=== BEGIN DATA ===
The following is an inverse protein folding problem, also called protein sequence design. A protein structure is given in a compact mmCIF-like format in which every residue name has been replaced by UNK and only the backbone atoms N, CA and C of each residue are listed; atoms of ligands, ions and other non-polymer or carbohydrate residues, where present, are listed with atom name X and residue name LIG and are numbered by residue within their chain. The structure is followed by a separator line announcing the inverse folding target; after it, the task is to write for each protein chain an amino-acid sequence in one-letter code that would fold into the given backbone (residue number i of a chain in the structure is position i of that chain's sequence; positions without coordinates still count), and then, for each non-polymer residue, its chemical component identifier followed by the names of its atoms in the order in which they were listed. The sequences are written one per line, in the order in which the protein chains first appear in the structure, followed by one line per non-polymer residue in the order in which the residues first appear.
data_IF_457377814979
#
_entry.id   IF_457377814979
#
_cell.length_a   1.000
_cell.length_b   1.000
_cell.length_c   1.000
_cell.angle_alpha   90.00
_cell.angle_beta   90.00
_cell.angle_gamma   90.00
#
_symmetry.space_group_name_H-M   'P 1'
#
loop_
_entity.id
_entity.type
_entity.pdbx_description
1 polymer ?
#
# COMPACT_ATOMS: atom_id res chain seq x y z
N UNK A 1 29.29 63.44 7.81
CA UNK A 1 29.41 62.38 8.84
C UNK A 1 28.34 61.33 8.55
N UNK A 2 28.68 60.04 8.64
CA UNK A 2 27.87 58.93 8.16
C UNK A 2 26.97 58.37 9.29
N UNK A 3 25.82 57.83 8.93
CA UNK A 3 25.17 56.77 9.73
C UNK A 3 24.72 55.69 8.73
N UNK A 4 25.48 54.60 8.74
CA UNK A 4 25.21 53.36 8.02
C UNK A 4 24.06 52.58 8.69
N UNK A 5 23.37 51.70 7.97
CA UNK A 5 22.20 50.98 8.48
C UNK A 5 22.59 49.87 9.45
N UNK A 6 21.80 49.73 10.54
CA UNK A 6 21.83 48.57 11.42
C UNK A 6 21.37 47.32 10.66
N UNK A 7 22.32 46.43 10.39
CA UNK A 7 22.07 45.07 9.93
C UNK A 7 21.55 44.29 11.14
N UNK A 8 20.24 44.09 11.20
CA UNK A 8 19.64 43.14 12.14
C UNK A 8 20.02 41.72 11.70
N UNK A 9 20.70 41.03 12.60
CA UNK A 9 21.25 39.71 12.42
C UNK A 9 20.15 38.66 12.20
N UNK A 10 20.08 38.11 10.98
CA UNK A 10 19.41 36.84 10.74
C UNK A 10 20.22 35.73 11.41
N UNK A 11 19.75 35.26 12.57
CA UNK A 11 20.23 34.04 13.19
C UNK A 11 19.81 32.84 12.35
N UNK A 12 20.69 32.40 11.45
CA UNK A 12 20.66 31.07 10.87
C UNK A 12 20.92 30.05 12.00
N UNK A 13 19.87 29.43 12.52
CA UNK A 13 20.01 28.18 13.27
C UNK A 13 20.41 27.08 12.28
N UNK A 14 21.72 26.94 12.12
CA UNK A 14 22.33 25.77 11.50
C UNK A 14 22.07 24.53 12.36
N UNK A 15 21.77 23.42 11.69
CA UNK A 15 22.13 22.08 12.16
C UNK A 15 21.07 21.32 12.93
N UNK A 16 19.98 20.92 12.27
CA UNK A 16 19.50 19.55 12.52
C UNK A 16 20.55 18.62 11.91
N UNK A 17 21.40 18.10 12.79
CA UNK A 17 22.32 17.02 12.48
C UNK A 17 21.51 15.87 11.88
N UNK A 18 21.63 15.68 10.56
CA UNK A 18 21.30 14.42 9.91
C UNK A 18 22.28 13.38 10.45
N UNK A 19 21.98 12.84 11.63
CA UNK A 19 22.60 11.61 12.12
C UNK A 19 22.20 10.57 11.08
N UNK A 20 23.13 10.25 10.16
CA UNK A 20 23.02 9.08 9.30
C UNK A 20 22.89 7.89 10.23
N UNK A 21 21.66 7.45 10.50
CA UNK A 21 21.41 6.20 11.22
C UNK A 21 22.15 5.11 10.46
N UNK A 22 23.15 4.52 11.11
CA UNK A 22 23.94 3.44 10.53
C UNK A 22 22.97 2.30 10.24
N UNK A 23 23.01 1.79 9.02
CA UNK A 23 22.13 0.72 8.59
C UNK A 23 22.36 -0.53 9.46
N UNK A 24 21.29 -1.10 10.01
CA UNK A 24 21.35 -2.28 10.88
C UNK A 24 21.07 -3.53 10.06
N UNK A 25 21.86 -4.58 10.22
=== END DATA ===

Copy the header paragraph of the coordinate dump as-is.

The following is an inverse protein folding problem, also called protein sequence design. A protein structure is given in a compact mmCIF-like format in which every residue name has been replaced by UNK and only the backbone atoms N, CA and C of each residue are listed; atoms of ligands, ions and other non-polymer or carbohydrate residues, where present, are listed with atom name X and residue name LIG and are numbered by residue within their chain. The structure is followed by a separator line announcing the inverse folding target; after it, the task is to write for each protein chain an amino-acid sequence in one-letter code that would fold into the given backbone (residue number i of a chain in the structure is position i of that chain's sequence; positions without coordinates still count), and then, for each non-polymer residue, its chemical component identifier followed by the names of its atoms in the order in which they were listed. The sequences are written one per line, in the order in which the protein chains first appear in the structure, followed by one line per non-polymer residue in the order in which the residues first appear.